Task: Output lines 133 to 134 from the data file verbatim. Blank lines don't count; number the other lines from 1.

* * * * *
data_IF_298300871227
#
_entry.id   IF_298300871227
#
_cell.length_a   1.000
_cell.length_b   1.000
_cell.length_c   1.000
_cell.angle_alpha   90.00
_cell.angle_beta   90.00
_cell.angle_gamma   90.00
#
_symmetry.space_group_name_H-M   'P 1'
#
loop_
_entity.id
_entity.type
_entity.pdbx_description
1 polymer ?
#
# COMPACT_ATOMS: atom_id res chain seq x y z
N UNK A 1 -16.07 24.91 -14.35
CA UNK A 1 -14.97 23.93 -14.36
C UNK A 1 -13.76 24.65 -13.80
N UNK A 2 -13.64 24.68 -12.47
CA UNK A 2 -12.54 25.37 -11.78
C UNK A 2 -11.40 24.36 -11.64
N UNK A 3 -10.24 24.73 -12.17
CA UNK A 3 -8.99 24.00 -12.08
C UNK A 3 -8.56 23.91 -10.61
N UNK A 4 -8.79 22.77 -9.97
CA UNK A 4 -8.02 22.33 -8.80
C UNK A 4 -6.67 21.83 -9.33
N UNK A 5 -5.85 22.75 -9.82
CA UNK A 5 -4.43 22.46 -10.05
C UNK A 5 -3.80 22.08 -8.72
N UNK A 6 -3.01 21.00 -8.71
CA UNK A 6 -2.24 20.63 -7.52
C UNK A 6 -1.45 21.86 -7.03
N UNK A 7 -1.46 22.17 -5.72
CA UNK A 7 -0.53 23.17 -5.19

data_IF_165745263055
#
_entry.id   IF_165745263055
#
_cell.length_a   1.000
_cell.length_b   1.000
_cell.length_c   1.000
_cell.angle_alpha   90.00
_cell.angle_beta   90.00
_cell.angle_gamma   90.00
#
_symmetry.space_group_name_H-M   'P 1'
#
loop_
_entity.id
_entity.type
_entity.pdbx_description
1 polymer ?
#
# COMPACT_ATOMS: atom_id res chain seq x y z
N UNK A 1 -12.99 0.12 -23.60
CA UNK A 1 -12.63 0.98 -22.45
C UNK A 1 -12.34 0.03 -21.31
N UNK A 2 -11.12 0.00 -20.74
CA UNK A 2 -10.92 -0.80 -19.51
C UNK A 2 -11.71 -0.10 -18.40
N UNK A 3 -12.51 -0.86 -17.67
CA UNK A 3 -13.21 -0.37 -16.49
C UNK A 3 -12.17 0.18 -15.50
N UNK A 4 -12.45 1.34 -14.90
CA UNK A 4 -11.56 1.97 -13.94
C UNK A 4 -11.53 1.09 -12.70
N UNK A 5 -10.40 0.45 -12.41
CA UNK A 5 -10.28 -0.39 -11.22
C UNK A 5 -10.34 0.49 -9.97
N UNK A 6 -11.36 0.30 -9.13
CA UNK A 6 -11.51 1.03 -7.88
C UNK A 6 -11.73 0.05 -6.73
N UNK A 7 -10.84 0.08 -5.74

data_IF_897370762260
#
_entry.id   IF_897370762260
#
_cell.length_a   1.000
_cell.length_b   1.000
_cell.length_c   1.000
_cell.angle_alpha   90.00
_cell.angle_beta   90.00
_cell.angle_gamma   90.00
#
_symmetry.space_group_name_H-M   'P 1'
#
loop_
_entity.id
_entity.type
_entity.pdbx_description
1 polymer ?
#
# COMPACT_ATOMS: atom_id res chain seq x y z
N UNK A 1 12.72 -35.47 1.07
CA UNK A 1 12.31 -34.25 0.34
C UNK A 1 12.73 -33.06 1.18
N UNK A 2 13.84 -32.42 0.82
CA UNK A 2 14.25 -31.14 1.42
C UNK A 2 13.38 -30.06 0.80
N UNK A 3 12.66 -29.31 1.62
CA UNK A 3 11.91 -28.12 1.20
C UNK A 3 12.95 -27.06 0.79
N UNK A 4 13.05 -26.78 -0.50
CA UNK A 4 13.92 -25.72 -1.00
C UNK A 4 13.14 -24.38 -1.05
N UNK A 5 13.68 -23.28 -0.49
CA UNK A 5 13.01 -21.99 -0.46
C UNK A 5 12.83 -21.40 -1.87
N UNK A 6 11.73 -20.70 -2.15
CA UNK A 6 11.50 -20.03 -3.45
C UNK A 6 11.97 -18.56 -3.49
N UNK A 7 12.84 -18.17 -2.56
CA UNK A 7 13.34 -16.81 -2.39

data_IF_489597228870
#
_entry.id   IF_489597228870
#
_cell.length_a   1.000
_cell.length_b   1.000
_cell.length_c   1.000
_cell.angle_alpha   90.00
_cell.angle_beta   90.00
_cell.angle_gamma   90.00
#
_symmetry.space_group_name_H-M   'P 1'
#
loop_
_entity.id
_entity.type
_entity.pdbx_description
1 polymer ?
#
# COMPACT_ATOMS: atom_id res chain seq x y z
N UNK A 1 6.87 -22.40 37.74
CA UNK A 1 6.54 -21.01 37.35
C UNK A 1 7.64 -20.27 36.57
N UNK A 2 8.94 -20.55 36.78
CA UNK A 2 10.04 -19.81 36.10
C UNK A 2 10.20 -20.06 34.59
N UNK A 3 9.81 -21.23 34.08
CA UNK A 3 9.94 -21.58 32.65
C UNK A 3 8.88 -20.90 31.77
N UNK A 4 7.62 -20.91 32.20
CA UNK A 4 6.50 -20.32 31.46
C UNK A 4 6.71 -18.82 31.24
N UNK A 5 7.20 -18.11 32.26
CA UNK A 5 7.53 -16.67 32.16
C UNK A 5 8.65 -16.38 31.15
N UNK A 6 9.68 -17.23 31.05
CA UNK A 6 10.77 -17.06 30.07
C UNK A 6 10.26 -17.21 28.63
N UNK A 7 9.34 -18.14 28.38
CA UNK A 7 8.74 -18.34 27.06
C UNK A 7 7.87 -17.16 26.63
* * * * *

loop_
_entity.id